Munich Collects: Regine Thiess on constant change and examination
Regine Thiess comes from a family of collectors and had early contact not only with contemporary art but also artist personalities such as Joseph Beuys, Andre Butzer, Jeff Koons, Albert Oehlen, Neo Rauch, or Jean Tinguely. Parallel to her parents’ Scharpff Collection, Thiess developed her own collection around the subject of “vulnerability” and the work of female international artists including Nairy Bagrahmian, Kerstin Brätsch (KAYA), Carol Bove, Jana Euler, Anne Imhof, Camille Henrot, Jeanette Mundt, Bunny Rogers, Pamela Rosenkranz, and Avery Singer.
Dear Regine, you are known for your wide-ranging and long-standing patronage of various institutions in Munich but also for your amazing collection, which follows a carefully thought-out plan and preferences female artists. Can you tell us a little more about it?
Thank you for the compliment about following a well-thought-out plan. Indeed, this plan is constantly being put to the test, and I have to say that my collection is currently opening up again in the direction of male artists. Important positions in the collection now include Ed Aktins, Harold Ancart, Rashid Johnson, Wolfgang Tillmans, and Jordan Wolfson. Collecting is a constant process of change and examination. For me, it is not so much a question of gender, but a question of what artists are discussing and which topics they are dealing with. Art should pose questions, stir things up, make people think, and polarize.
Regine, how did your own collection actually start and do you remember, by any chance, the first piece you acquired?
At first, I never really considered collecting; however, I was always visiting exhibitions and galleries and also observing the art scene. At some point, the collecting virus took hold of me. I was seeing so many interesting artists. My first acquisition was a work by Daniel Lergon at the art cologne. However, I collect differently today than I used to. You have to learn how to collect and I would say the examples set by my collecting parents certainly helped a lot in this regard.
Are you always sure about your buying decisions? Do you have any recommendations on how to eliminate doubts when buying new pieces?
I experience doubts with every purchase and I also question my decision from every direction. It is precisely this examination of the artist and his or her work that is important and “the salt in the soup” of collecting. To get one’s doubts somewhat under control, one can talk to curators, train the eye by looking at many exhibitions (especially international ones), study the career of the artist in detail, read and research a lot. But in the end, the decision to buy is made alone.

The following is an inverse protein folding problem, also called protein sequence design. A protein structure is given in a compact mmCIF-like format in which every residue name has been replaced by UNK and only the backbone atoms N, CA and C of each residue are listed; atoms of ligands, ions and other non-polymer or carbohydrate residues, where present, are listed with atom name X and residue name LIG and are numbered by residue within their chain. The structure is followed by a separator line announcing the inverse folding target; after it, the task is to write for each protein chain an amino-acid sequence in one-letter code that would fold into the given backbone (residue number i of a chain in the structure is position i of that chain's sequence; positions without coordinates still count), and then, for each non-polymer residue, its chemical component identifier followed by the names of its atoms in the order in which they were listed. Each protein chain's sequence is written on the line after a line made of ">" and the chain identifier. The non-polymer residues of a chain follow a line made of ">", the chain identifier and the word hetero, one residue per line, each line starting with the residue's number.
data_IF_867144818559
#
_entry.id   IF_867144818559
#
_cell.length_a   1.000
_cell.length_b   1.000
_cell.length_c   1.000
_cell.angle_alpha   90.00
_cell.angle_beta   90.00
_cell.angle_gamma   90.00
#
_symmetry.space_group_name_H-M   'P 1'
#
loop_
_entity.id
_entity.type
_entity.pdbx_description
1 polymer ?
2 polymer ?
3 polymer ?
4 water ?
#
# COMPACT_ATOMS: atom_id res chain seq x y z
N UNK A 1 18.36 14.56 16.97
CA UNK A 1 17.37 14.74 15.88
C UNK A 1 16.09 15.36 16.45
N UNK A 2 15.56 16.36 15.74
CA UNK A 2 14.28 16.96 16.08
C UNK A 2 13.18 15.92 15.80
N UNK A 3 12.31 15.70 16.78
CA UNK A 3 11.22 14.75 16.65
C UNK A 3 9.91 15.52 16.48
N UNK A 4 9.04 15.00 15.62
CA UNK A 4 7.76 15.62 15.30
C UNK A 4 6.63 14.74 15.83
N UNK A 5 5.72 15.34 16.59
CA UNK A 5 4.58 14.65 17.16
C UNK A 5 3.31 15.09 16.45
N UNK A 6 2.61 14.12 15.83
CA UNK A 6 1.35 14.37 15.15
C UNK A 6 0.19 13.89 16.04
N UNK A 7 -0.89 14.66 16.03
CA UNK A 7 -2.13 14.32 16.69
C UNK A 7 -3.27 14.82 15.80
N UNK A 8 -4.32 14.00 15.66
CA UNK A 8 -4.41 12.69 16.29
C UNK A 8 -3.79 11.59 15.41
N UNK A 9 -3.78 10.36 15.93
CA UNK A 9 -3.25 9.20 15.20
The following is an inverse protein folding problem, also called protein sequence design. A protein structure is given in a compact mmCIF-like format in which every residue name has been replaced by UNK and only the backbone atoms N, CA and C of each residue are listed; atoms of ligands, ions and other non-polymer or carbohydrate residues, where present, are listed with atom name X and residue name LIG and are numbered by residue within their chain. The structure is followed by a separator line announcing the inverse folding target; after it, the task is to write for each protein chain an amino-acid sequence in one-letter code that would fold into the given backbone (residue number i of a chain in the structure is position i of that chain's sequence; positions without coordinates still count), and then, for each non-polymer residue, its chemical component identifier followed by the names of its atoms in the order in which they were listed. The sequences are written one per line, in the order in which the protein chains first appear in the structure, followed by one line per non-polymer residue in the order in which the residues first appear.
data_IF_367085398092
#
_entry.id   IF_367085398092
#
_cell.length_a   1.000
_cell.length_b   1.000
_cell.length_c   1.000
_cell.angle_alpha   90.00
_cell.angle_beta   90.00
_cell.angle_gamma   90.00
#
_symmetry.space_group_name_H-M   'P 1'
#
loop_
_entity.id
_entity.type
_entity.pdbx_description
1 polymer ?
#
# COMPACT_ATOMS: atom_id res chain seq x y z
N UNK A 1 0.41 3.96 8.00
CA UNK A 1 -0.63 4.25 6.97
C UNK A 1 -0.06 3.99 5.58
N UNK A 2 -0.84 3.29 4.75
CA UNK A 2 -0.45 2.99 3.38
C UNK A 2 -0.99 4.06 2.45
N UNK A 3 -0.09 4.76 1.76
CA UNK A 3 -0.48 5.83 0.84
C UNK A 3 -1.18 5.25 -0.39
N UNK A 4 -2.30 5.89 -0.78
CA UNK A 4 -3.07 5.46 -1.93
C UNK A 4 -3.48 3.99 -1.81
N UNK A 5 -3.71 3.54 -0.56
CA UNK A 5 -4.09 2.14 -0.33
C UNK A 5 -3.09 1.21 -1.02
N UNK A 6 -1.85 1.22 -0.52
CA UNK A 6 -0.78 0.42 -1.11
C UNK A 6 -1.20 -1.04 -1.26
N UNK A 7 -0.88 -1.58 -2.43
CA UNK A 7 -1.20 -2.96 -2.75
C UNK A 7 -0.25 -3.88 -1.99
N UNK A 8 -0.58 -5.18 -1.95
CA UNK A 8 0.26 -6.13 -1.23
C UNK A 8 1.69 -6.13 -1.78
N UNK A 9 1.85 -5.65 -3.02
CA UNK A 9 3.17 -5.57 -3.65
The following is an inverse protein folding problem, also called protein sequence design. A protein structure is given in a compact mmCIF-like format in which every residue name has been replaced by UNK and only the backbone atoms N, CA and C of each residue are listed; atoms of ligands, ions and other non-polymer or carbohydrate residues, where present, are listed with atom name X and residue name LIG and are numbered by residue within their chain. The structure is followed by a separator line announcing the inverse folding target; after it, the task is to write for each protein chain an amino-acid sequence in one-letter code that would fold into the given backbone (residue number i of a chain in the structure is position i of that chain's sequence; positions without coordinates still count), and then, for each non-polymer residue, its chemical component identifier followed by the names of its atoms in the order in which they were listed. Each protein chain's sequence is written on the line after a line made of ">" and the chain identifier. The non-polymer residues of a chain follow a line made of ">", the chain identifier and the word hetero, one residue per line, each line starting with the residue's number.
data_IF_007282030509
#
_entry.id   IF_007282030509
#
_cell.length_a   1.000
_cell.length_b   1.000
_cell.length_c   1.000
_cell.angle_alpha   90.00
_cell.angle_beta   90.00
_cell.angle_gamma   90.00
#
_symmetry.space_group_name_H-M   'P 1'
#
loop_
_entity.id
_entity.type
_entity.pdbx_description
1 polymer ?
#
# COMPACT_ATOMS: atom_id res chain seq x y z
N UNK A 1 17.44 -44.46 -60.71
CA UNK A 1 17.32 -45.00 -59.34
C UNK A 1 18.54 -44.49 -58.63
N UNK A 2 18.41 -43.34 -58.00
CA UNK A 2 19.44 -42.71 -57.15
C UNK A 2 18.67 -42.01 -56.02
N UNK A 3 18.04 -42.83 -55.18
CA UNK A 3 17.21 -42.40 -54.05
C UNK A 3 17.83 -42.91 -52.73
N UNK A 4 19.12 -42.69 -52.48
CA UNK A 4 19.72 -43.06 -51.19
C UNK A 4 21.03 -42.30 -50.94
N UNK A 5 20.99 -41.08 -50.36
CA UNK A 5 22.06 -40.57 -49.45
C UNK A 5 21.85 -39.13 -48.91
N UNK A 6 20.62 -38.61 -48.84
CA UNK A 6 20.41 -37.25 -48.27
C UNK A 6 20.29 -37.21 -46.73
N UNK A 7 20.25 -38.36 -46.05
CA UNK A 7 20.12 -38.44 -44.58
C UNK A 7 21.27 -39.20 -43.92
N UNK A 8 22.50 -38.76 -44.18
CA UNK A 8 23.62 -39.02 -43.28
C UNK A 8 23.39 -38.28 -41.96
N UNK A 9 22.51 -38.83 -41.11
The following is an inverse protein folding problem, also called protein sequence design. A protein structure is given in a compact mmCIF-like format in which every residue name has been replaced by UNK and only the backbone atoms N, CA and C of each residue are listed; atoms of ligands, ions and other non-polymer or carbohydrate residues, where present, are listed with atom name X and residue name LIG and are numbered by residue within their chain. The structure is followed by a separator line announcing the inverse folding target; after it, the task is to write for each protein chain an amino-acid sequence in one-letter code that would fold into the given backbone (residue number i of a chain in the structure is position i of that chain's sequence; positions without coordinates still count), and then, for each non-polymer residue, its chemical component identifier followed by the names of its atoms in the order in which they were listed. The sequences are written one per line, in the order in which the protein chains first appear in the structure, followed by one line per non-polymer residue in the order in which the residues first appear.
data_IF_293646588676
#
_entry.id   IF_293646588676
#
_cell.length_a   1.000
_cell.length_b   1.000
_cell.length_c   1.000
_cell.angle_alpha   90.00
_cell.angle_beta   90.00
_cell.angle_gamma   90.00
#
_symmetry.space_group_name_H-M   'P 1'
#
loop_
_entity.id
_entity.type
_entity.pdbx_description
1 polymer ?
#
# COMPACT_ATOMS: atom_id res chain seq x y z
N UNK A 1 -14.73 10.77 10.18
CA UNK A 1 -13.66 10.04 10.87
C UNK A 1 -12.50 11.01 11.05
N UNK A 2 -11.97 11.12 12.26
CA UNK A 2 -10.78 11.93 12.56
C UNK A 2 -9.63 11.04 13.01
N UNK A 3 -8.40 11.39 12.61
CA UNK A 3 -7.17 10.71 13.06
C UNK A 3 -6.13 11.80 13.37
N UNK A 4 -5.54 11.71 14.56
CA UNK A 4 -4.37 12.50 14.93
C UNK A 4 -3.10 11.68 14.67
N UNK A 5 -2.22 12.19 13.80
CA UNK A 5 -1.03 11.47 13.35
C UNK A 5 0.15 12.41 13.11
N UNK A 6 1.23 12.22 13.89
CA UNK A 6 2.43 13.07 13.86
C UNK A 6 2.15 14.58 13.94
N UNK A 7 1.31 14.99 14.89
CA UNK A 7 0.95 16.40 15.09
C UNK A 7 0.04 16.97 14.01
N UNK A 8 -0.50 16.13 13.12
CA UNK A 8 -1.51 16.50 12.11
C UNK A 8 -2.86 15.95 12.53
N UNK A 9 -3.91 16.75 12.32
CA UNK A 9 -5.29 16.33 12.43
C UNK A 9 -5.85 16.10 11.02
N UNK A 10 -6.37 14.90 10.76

I like to hang new acquisitions in my home and examine their interaction with other artworks. Here, their power and strength can be compared to good pieces by established artists. Then, the question arises as to whether the picture has the charisma to assert itself in the context of others.
After a long absence in recent years, the last few months have been filled with high-profile exhibitions and shows all over Europe. What are your fondest memories of your recent art travels?
For me, the 59th Biennale The Milk Of Dreams in Venice curated by Cecila Alemani, was a wonderful experience after the deprivations of the last two years. Another highlight was the internationally acclaimed opening of the Jordan Wolfson exhibition in mid-July on the occasion of the 25th anniversary of the Kunsthaus Bregenz. It was developed by the director Thomas D. Trummer and includes two pieces from my collection.
Everyone in Munich is looking forward to the next big get-together during the Opening Weekend of Various Others. What does the perfect Saturday in September look like for you?
Over a leisurely breakfast, I like to review all of the inspiring conversations and impressions of the Munich art scene that I have collected at openings during the week.
This includes, of course, the Various Others event. Without fail, I always visit the participating galleries at the Various Others Opening Weekend. I’m happy to see that the circle is getting bigger and bigger and that the partnerships with galleries outside of Munich are becoming more and more intensive.
On Saturdays, I usually chill at home with a stack of art literature since I am out and about almost every day of the week at openings, previews, talks—and not only in Munich.